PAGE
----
The Warsaw Philharmonic Choir began its professional activity under Zbigniew Soja in 1953. The subsequent choirmasters were: Roman Kuklewicz (1955-1971), Józef Bok (1971-1974), Antoni Szalinski (1974-1978), and the present choirmaster Henryk Wojnarowski, who has held this position since 1978.
The central part of the choir's artistic activity are numerous symphonic and choral-orchestral concerts given throughout the season with Warsaw Philharmonic Symphony Orchestra as well as a cappella performances in Warsaw Philharmonic Hall. The Choir also performs regularly at the 'Warsaw Autumn' International Festival of Contemporary Music and in Wroclaw at the Wratislavia Cantans Festival.
The Warsaw Philharmonic Choir is also very active internationally, performing for audiences in Austria, Belgium, Denmark, Finland, France, Germany, Greece, Iceland, Israel, Italy, Latvia, Lithuania, Russia, Spain, Switzerland and Turkey. It has frequently been invited to give concerts with eminent orchestras, such as the Munich Philharmonic, the Berlin Radio Symphony Orchestra, the RIAS Orchestra, the Bamberger Symphoniker, Tel Aviv and Jerusalem Symphony Orchestras, the Accademia Nazionale di Santa Cecilia Symphony Orchestra in Rome, the Brussels Opera Orchestra, the Palermo Symphony Orchestra and the Orchestra of the Milanese La Scala.
A significant event in the choir's history was the invitation to take part in the La Scala production of Franco Donatoni's Atem in 1985. Following this first appearance in an opera, the choir was invited to the La Scala again to participate in productions of Weber's Oberon (1989) and Beethoven's Fidelio (1990). The Choir also sang in Stravinsky's The Rake's Progress (1986) and Mozart's The Magic Flute (1987) at La Fenice in Venice; in Beethoven's Fidelio in Paris (1989); in Szymanowski's King Roger (1992), Stravinsky's Oedipus Rex (1993) and Honegger's Antigone (1993) in Palermo and Rossini's L'Italiana in Algeri in Pesaro. In 1988, 1990 and 2001, the choir was invited to the Vatican to take part in the celebrations of the successive anniversaries of Pope John Paul II's pontificate. Television stations throughout Europe broadcast the concerts. In December 2001, the Choir took part in special concerts for John Paul II in the Vatican.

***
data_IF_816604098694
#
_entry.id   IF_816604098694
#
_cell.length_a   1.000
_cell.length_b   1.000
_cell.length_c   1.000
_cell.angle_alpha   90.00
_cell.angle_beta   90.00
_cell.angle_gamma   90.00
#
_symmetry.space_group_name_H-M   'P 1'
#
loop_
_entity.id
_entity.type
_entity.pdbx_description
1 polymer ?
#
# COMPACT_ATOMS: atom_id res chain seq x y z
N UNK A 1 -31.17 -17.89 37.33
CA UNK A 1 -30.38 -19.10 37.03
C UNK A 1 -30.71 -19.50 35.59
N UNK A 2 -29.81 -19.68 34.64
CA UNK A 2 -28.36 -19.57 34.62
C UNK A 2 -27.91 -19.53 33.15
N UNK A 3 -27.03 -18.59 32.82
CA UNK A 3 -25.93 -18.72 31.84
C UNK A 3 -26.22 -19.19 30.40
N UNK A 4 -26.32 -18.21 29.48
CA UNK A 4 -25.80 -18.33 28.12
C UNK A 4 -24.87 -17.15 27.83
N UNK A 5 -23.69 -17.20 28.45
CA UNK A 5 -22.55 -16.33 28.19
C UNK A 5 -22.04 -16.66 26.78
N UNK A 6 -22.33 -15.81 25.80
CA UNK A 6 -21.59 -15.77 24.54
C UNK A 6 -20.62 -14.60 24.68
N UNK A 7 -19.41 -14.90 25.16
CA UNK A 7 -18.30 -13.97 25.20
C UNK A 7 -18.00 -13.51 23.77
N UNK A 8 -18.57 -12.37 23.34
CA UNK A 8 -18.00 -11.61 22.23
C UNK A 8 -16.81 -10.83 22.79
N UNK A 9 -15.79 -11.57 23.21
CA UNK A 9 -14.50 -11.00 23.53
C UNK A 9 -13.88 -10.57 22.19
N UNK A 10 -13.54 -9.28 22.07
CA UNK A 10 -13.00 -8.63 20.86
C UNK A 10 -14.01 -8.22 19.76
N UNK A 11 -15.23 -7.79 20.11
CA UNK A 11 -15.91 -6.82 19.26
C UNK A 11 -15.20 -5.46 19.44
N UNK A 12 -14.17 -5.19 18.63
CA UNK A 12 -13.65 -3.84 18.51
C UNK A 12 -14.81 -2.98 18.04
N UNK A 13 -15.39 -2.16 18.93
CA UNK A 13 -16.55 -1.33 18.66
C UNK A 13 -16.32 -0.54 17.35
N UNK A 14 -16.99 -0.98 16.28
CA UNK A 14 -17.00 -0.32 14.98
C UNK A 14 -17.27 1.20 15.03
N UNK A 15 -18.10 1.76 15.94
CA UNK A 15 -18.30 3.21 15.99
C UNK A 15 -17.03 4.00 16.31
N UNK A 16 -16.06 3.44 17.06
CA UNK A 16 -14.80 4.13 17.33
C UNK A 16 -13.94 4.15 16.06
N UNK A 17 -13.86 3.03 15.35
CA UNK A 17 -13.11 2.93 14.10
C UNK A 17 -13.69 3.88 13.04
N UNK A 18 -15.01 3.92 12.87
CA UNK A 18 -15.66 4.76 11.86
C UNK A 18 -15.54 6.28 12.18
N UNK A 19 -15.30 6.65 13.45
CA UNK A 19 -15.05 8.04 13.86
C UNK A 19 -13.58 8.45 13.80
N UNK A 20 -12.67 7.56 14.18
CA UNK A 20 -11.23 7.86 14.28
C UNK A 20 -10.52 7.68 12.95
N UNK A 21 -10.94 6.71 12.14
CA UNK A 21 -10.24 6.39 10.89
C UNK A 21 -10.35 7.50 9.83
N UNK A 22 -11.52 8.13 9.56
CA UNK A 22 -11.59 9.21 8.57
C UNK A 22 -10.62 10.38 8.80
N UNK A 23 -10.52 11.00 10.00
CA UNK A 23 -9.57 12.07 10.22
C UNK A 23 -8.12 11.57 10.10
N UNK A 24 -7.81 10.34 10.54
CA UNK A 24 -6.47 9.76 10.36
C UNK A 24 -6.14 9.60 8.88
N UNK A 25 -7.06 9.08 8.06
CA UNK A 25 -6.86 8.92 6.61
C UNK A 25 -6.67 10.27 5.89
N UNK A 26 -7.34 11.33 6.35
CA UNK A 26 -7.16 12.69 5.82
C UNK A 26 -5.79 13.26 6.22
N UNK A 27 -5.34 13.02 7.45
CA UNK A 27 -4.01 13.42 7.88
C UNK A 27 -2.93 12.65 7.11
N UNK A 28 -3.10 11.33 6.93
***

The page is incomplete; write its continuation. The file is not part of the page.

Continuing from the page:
Among the Polish and foreign baton masters who performed with the Warsaw Philharmonic Choir, there have been: Gary Bertini, Sergiu Comissiona, Henryk Czyz, Jacek Kaspszyk, Kazimierz Kord, Jan Krenz, Lorin Maazel, Jerzy Maksymiuk, Zubin Mehta, Grzegorz Nowak, Seiji Ozawa, Krzysztof Penderecki, Witold Rowicki, Jerzy Semkow, Giuseppe Sinopoli, Stanislaw Skrowaczewski, Leopold Stokowski, Igor Stravinsky, Stanislaw Wislocki, Antoni Wit, and Bohdan Wodiczko.
The choir's enormous repertoire comprises more than 150 vocal-instrumental and unaccompanied works from the Middle Ages to contemporary music. Polish music, in particular - the works of Krzysztof Penderecki - is a very important part of their repertoire. The choir has performed all of Penderecki's large-scale vocal-instrumental and a cappella works. The latter performances were released on records, as well as recordings of St Luke Passion (twice), A Polish Requiem, Te Deum, Seven Gates of Jerusalem, Credo, and A Hymn to St Daniil. Both recordings of St Luke Passion were nominated to the Grammy Award, while their recording of The Polish Requiem was nominated to Grammy in 2005 and to Record Academy Award of the Japanese magazine Record Geijutsu - in 2005. The choir later received Grammy nominations for their CD with the Seven Gates of Jerusalem (2007) and an album with vocal-instrumental works by Karol Szymanowski, incl. his Stabat Mater (2008) - both recorded by NAXOS (cond. Antoni Wit). In April 2009, their first album with Stanislaw Moniuszko's masses conducted by Wojnarowski won the Fryderyk Award of the Polish music industry as Record of the Year in the category of Choral and Large-Scale Vocal-Instrumental Music.
The choir has also recorded Handel's Messiah, Israel in Egypt and Juda Maccabaeus, Mozart's Requiem, Beethoven's Fidelio and Symphony No. 9, Verdi's Requiem, Berlioz's La Damnation de Faust, Bruckner's Te Deum, Elsner's Passion, Mahler's Symphony No. 8, Moniuszko's Ostra Brama Litanies, Maklakiewicz's Four Masses, Maciejewski's Requiem, and Wojciech Kilar's Missa pro pace.